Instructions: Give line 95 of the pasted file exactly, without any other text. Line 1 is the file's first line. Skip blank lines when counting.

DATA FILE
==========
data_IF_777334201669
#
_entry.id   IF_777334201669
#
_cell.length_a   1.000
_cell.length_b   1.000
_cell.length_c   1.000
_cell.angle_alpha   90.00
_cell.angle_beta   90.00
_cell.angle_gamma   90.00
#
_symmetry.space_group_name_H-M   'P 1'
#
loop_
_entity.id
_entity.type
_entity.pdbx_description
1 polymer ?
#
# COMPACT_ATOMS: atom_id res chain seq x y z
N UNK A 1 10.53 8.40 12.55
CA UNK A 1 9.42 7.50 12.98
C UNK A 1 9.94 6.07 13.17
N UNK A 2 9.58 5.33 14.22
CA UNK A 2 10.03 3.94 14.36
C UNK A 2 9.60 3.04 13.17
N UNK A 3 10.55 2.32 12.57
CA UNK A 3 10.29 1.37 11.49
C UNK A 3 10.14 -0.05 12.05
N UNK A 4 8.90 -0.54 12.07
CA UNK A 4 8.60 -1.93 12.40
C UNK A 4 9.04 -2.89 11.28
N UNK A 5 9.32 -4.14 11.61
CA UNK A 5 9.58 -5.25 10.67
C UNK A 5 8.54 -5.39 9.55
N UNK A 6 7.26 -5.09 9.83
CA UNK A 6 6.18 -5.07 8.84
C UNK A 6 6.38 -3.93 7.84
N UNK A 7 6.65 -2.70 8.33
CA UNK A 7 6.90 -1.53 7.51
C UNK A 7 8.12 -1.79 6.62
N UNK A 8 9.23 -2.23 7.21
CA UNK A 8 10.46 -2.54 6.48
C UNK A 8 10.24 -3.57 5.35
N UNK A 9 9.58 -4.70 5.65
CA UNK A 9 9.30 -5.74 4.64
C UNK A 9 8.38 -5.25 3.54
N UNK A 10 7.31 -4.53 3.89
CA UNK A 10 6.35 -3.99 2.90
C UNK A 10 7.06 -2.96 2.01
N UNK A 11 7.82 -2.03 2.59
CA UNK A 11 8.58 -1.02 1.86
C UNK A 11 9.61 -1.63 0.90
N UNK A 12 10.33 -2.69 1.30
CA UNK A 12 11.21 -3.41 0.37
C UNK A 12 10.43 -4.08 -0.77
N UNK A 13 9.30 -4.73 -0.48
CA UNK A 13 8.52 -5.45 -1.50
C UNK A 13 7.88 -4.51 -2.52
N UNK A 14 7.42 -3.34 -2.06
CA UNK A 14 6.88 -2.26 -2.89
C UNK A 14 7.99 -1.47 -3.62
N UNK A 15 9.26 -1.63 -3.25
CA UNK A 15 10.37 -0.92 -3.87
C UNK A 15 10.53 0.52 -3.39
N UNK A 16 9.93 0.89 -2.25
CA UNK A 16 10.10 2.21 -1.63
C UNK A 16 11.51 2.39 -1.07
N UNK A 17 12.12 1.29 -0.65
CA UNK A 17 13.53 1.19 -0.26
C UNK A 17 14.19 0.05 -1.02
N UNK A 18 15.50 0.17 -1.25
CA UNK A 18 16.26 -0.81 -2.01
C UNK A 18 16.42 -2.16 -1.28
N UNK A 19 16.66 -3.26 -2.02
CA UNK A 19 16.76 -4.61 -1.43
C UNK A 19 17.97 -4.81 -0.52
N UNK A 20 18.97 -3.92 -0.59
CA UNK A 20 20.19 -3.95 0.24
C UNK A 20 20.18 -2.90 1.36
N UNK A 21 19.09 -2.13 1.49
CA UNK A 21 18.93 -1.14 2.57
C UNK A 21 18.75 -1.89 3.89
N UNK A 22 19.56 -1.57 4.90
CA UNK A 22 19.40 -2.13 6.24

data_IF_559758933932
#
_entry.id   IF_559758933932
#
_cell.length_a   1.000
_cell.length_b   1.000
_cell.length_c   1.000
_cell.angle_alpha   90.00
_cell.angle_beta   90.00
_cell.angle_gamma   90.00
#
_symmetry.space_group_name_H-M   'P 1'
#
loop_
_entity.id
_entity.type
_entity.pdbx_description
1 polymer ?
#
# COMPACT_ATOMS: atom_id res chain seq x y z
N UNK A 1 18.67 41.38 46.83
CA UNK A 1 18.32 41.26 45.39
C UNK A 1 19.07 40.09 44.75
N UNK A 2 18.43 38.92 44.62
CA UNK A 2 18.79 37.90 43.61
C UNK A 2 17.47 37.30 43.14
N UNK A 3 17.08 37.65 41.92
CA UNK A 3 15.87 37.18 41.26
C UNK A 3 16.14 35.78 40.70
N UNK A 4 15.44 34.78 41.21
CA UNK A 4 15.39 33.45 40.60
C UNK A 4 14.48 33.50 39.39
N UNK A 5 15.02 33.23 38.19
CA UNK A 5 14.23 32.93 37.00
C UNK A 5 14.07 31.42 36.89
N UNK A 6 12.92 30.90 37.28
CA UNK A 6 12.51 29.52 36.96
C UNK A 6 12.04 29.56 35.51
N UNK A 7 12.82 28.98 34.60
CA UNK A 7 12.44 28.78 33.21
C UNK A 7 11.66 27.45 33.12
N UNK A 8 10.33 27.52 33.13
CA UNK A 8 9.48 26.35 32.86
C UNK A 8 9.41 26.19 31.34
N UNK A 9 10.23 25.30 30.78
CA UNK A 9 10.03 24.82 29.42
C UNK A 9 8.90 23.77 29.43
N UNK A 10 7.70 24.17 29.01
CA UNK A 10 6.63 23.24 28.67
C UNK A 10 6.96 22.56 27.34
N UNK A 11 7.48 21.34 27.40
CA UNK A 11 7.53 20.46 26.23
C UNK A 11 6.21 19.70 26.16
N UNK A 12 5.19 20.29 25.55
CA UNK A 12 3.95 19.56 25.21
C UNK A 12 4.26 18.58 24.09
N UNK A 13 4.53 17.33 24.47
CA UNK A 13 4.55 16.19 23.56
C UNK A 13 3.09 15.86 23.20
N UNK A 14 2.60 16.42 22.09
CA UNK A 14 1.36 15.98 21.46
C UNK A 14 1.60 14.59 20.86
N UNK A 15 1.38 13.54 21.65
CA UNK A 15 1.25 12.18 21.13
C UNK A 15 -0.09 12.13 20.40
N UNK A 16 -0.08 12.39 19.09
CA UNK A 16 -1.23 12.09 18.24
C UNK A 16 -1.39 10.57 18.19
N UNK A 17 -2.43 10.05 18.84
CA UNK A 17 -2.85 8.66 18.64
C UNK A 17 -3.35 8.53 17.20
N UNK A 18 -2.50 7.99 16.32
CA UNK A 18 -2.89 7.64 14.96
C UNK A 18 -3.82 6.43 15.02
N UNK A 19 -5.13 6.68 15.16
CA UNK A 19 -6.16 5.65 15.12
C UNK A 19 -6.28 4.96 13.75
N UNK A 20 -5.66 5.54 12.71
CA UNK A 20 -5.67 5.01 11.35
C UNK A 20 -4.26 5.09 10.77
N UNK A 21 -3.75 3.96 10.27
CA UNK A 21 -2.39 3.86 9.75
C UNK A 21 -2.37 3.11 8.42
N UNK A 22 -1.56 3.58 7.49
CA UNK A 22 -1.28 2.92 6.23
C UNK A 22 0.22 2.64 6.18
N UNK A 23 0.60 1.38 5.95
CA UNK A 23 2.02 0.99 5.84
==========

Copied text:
_cell.angle_gamma   90.00